There's a reason courts have held that elected officials are immune from prosecution for what they say on the floor of a legislative body: Democracy depends on freedom of expression, however outrageous. The Republicans who control Michigan's Legislature don't understand that.
This month, GOP lawmakers rammed a harsh and likely unconstitutional anti-abortion bill through the Michigan House. It is designed to exert a chilling effect on any woman who seeks to end her pregnancy, by requiring her to be interrogated about whether she was "coerced" to do so.
Democratic state Rep. Lisa Brown, a 45-year-old mother of three, thought this was outrageous. "I'm flattered that you are all so interested in my vagina," she told her colleagues, "but no means no."
Another Democratic lawmaker, Rep. Barbara Byrum, then introduced an amendment that sought to apply the bill's provisions to men who seek vasectomies. She was silenced by GOP leaders, who then banned both women from speaking on the House floor.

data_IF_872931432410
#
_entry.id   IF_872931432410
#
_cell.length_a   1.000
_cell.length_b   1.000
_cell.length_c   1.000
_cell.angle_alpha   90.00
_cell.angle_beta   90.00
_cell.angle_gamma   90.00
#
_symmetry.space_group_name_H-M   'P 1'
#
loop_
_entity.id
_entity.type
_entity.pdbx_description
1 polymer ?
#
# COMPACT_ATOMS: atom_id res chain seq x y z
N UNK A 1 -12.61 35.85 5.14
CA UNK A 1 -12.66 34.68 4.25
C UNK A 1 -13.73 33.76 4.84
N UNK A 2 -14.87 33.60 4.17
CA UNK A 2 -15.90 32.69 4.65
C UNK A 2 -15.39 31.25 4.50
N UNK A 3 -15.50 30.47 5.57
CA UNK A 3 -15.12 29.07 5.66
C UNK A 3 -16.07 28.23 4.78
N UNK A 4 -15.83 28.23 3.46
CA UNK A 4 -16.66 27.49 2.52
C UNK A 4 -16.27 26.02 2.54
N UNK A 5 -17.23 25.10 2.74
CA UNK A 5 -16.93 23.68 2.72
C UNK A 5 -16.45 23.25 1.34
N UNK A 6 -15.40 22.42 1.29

Regardless of your stand on abortion, such censorship is unacceptable and has drawn national attention. Nobody has suggested silencing Republican lawmakers who routinely accuse Democrats of pursuing a "socialist" agenda.
The suspicion is strong that some lawmakers cannot cope with assertive women, especially when they discuss sexuality. Michigan Republicans may pay for this at the polls.
Both of the silenced lawmakers are running for county clerk this year. Their home areas -- affluent Oakland and Ingham counties, respectively -- were once safely Republican but have trended Democratic, thanks in large part to educated women who have left the GOP in droves.
If they win in November, Michigan's backward Republican leaders can look to themselves for blame.